Naked City

Who Pays for CHIP Cuts?

Apparently, it wasn't enough to cut 100,000 children from the state's Children's Health Insurance Program via Lege-mandated changes in eligibility – that is, rationing by regulation. The Texas Health and Human Services Commission has now proposed adding an assets test for CHIP, a program aimed at families that earn too much for Medicaid but can't afford private insurance. Under the proposed rules (borrowed directly from the food-stamps program, which is aimed at even poorer people), CHIP families could not qualify for the program if they have more than $5,000 in assets – even though the central principle behind CHIP is to help keep the need for health insurance from driving working families deeper into poverty.

At public hearings early this month, CHIP clients and community advocates expressed alarm that the HHSC seems determined to continue slashing the program – even though enrollment has already declined from 505,000 to fewer than 400,000 in less than a year and continues to drop. Administrators at HHSC project that the asset rules would mean roughly another 5,000 families would lose coverage – although it's quite possible that's a radical underestimate, since it's not even certain the commission is paying much attention.

The federal government pays Texas $2.59 for every state dollar spent on CHIP, so the cuts have already meant statewide losses in the millions for health care, resulting in heavier burdens on local health care providers and funders. (The city of Austin and Travis Co.'s public health system, for example, will lose more than $18 million in federal and state CHIP funding.) Yet deputy executive commissioner Tom Suehs officially concluded that the proposed asset rules will have "no fiscal implications" for local health and human service agencies or governments.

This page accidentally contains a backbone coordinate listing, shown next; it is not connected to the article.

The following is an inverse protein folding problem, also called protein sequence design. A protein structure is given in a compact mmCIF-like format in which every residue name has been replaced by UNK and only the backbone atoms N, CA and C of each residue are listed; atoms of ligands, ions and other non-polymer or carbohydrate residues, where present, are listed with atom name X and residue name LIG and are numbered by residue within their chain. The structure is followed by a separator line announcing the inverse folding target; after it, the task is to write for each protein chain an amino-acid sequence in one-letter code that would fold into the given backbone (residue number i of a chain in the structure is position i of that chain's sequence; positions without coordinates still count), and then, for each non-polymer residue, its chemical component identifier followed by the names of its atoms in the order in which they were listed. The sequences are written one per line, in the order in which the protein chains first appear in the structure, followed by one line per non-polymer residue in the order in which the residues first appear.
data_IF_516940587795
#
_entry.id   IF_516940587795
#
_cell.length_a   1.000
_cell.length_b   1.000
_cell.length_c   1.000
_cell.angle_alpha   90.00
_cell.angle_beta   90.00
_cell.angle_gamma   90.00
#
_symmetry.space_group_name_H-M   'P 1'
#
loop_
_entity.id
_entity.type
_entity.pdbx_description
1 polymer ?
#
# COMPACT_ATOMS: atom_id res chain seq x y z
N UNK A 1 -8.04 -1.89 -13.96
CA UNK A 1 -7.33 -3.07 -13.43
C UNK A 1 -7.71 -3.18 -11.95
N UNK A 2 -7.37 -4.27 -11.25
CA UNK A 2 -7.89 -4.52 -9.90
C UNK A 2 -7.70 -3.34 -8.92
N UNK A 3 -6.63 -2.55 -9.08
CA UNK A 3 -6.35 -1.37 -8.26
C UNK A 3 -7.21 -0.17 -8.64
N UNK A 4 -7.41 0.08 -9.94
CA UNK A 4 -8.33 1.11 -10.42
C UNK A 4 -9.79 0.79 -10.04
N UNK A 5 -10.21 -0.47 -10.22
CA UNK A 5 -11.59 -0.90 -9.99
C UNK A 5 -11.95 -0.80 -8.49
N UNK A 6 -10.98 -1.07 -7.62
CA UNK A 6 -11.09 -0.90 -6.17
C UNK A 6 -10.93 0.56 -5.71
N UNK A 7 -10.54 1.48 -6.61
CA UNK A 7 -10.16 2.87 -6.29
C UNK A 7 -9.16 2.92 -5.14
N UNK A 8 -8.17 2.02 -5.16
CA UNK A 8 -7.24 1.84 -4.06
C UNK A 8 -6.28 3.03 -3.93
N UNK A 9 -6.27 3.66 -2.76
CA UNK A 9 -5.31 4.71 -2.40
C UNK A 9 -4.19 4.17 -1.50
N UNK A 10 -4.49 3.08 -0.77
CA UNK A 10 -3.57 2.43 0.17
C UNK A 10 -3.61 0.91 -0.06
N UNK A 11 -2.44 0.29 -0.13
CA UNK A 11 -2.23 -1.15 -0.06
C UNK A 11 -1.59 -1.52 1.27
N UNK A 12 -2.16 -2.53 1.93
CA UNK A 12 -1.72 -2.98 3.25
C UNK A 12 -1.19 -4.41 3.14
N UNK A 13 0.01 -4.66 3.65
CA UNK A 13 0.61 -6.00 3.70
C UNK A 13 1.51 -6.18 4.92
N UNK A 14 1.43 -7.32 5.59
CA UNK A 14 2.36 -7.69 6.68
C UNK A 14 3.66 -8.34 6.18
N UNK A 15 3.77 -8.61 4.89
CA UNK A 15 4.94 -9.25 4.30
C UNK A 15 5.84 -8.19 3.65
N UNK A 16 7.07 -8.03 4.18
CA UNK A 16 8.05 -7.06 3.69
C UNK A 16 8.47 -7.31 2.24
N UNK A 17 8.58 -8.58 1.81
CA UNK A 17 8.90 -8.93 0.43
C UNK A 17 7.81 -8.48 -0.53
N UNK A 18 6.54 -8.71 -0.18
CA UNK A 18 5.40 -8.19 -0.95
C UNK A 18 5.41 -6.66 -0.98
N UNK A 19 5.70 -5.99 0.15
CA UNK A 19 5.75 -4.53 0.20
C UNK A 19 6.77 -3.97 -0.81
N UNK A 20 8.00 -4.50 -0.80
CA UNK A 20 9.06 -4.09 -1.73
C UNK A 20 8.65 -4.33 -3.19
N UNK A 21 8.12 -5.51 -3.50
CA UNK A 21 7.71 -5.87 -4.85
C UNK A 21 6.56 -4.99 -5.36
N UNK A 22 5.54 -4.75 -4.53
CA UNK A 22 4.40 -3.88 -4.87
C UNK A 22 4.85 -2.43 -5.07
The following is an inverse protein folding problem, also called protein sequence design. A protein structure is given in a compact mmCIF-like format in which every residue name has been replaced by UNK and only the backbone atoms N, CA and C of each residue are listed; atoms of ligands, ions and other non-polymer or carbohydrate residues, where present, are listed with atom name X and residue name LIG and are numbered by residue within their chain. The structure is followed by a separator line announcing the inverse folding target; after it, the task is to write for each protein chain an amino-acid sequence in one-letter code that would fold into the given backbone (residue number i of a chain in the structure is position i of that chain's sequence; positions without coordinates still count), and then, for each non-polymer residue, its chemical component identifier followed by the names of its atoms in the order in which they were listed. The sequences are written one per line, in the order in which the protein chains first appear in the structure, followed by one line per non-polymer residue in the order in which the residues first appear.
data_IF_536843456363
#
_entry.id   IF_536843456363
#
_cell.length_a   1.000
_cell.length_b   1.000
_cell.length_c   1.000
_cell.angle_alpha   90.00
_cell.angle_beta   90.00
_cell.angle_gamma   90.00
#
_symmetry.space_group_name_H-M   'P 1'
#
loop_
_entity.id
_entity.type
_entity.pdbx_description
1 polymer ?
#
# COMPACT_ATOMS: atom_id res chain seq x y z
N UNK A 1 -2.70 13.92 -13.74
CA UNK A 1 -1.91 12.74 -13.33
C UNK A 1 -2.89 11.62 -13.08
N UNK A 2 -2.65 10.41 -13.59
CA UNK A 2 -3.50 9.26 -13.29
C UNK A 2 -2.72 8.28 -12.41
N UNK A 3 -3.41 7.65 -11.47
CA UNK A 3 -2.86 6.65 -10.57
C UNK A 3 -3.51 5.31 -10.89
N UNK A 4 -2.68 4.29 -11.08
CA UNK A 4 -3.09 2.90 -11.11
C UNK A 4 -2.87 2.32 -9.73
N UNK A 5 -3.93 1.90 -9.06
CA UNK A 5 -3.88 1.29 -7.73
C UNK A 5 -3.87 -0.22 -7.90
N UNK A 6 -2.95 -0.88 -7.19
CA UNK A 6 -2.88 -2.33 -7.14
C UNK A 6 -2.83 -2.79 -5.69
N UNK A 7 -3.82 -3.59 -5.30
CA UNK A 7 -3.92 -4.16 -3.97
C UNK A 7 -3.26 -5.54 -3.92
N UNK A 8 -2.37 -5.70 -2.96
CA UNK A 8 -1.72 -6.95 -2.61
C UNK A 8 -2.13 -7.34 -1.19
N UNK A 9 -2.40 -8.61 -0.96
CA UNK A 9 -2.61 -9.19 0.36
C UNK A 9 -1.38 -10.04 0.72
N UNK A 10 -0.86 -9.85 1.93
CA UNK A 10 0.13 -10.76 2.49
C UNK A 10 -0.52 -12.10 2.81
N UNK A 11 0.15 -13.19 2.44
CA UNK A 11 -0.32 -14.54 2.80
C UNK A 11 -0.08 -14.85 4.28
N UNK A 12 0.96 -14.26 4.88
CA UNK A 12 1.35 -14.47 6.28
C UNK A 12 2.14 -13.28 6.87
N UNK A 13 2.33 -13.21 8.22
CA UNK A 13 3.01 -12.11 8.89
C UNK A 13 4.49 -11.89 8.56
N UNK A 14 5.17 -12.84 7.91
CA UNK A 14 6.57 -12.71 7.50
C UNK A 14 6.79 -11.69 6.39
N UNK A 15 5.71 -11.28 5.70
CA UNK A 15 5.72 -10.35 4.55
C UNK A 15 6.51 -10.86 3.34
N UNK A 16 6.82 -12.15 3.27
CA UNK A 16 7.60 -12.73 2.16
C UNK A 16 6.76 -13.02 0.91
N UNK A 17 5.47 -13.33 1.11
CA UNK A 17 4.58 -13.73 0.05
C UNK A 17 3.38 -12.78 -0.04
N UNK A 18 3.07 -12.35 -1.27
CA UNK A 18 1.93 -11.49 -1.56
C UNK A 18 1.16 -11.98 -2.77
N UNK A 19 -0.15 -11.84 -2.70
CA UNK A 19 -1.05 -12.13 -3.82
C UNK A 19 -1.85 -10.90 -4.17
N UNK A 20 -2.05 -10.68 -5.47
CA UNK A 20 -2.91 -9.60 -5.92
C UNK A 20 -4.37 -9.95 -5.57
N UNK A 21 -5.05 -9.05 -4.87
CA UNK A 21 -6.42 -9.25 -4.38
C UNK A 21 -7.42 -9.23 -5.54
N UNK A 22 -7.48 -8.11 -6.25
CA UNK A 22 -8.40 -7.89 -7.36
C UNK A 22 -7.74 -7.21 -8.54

Asked how he came to that curious conclusion, Suehs said his fiscal note uses "standard language" to address the question and that the agency "doesn't really have the tools" to determine whether there will be local fiscal impacts. "We're primarily focused on the impact to the state," Suehs said, and his fiscal note predicts savings of $320,000 in the first year and then $1.15 million annually through 2008 – not accounting for the federal money being turned away. So when Suehs concluded, officially, that there will be no local impact, he says he actually meant something quite different: "We don't know." Make what you will of the HHSC's other official projections, not to mention its honesty.

The institutional cynicism of the new rules is further reflected in associate commissioner Jason Cooke's official description of the "anticipated public benefit" of the new rules: "to ensure that health coverage is only available to children whose families are least able to afford health coverage." Texans can all certainly sleep easier knowing that the emergency rooms are filling, at a premium, only with the undeserving poor.

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KEYWORDS FOR THIS STORY

CHIP, Childrens Health Insurance Program, Health and Human Services Commission, Tom Suehs, Jason Cooke

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